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Enviro-network launch

David Vaughan

Help to place geoscience centre-stage in the environmental debate by joining in with the Society’s new Environment Network, say Éva Valsami-Jones and David Vaughan.

The greatest challenges we face in coming decades are concerned with Earth resources or the environment, and geological expertise is central to both of them. However, whereas geologists often find themselves the forefront of developments in the energy and minerals industries, they do so far less often in matters environmental. Here, biologists, climatologists, economists and social scientists are often the dominant voices.

The challenges themselves range from the safe containment of hazardous (including nuclear) wastes to climate change, and from clean-up of contaminated land to the potential health hazards of engineered nanoparticles. Geology is inherently interdisciplinary, drawing as it does upon physics, chemistry, biology, materials science and engineering. So who better than geologists to offer leadership in environmental science and technology?

The Society is already making important contributions to many aspects of environmental science through its meetings and publications and through interaction with the public and with policy makers – a notable example being the recent statement on climate change ( However, we think geologists are still not punching their weight, and believe that doing so relies on coordinating our efforts more effectively.

Dr Eva Valsami-Jones


The Geological Society is launching a new vehicle to promote and develop all aspects of environmental geoscience, with the aim of putting environmental issues centre-stage and to allow geoscientists to claim their rightful place as environmental spokespeople within the scientific community. The President and Council have asked us to lead this initiative.

The Society operates largely through its specialist and regional groups. Attempts to establish an Environmental Geoscience Group have, however, met with scant success. Environmental themes also cross many boundaries between specialisms, and Fellows who are, say, hydrogeologists or volcanologists, may not want to ‘abandon’ that affiliation and join some new ‘environment’ grouping. So instead, we have developed the idea of a ‘network’ – a “horizontal” structure to link the “vertical” structures that are our existing groups, like walkways between tower blocks.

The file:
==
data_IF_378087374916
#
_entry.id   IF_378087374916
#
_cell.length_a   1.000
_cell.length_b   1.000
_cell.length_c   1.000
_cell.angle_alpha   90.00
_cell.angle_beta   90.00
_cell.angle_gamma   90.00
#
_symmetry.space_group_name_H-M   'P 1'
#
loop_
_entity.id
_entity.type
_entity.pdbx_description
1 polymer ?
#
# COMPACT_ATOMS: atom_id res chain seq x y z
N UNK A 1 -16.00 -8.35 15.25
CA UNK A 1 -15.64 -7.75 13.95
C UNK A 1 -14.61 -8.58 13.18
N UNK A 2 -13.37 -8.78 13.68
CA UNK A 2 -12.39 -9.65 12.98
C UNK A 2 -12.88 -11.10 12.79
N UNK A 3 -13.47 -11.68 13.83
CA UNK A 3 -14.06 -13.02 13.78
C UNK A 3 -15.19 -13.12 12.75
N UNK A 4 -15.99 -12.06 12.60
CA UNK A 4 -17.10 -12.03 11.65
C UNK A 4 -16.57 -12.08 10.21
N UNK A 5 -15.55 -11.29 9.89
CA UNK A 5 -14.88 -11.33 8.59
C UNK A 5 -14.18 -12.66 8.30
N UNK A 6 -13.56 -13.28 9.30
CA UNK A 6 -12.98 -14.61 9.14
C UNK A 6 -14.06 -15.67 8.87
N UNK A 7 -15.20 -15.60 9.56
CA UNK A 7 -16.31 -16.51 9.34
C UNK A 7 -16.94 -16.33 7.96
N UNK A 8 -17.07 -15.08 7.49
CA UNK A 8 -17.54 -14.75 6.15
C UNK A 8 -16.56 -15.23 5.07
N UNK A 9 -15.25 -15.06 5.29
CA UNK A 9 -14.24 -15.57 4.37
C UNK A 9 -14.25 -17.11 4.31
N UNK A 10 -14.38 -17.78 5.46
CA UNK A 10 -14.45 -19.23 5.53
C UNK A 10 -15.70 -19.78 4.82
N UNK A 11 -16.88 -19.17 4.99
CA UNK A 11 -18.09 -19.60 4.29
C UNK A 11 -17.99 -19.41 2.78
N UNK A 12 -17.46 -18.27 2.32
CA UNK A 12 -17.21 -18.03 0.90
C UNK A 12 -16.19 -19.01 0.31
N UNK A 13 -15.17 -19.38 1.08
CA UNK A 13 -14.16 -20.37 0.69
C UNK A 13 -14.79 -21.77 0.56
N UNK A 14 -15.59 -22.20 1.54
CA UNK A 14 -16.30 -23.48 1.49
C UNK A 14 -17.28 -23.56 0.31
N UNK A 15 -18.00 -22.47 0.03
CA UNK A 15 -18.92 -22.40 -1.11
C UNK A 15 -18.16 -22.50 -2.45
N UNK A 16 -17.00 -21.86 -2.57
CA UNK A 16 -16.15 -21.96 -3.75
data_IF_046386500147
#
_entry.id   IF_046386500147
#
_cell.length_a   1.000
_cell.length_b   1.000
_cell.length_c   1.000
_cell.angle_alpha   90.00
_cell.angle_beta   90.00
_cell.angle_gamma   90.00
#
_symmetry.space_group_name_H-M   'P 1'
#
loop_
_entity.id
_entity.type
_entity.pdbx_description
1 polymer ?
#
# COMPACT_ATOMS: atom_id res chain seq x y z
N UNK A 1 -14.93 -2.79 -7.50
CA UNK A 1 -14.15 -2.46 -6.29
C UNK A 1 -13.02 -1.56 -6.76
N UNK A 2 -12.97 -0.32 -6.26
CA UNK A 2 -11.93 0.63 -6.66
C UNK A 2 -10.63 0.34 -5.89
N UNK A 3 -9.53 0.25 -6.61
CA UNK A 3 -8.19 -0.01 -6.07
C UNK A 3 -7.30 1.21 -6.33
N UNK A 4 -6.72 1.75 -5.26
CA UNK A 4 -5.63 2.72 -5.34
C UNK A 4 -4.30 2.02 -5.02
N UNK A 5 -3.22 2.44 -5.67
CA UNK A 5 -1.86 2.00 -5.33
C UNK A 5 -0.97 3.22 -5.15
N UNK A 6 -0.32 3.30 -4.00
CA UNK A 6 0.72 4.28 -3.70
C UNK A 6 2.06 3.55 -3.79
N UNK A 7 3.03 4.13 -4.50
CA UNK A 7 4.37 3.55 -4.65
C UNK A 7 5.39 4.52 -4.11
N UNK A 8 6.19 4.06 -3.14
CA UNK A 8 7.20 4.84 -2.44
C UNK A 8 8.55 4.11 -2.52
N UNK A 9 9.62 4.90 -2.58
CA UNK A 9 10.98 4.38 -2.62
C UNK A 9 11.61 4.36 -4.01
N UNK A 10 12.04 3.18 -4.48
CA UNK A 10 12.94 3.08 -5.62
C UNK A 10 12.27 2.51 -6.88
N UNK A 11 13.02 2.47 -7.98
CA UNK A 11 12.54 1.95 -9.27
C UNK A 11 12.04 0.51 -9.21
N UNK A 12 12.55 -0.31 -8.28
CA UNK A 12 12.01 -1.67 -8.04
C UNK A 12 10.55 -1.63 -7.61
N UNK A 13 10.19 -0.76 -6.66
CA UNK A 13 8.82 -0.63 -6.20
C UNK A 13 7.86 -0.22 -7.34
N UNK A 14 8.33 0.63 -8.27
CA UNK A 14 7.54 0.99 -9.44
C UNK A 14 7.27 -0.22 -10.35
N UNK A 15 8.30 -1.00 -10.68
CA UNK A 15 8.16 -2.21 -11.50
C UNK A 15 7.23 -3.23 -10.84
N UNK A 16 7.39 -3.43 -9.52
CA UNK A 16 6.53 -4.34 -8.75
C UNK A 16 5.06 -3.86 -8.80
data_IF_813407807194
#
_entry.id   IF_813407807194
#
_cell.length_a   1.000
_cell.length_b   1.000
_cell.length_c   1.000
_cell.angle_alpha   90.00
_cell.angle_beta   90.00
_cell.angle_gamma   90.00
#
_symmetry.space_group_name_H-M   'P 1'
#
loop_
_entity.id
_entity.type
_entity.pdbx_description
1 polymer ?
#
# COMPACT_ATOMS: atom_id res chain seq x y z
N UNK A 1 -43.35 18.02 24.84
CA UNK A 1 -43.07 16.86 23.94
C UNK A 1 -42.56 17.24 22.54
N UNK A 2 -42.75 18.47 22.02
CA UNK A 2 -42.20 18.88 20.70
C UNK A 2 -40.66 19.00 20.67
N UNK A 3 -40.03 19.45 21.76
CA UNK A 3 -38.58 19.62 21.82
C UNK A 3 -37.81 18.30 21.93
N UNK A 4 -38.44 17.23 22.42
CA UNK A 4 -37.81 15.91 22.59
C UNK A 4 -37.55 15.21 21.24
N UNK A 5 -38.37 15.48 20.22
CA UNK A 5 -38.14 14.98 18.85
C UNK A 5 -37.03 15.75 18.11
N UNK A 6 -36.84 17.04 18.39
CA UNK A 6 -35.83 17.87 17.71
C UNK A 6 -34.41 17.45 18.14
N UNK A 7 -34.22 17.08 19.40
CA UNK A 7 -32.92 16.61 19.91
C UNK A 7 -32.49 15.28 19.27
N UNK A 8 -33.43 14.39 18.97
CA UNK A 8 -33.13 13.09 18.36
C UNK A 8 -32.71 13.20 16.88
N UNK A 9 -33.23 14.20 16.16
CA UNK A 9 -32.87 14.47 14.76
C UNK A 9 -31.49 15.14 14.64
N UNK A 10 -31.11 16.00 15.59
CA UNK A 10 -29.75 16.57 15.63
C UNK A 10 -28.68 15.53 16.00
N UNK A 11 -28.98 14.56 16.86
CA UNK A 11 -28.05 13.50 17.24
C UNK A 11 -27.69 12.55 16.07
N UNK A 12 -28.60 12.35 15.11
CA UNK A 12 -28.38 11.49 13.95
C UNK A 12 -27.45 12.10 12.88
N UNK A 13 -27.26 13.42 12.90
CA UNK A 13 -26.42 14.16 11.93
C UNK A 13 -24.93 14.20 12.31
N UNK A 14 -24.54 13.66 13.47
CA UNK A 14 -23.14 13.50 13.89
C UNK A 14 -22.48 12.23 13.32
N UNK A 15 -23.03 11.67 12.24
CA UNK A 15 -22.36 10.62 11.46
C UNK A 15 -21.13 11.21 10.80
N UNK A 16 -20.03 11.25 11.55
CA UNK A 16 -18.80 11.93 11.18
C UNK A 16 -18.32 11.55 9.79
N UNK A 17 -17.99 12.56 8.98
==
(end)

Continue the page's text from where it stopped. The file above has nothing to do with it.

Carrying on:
The idea has received Council’s blessing, and this article, along with new material on the Society’s website ( its first announcement. The Network will contribute to the conference on Water Futures (organised by the Hydrogeology Group) and will launch a bid to organise the second of a new series of annual ‘Frontiers’ meetings - a new type of conference aimed at young researchers (planned for November 2012). Discussions are also underway to organise meetings in collaboration with other learned societies.

If you share our desire to see geosciences centre-stage in the 21st Century, please let us have your ideas for future meetings, events, publications, e-media activities. We also plan to set up a blog to encourage active online debate.

Remember, as geologists our understanding of Earth history and processes affords us perspectives on the environment very different from those of our fellow scientists, so they need your help too!

Visit the Environment Network page.
  1., Merit Researcher, Natural History Museum and former Member of Council.
  2., Professor of Mineralogy, Manchester University.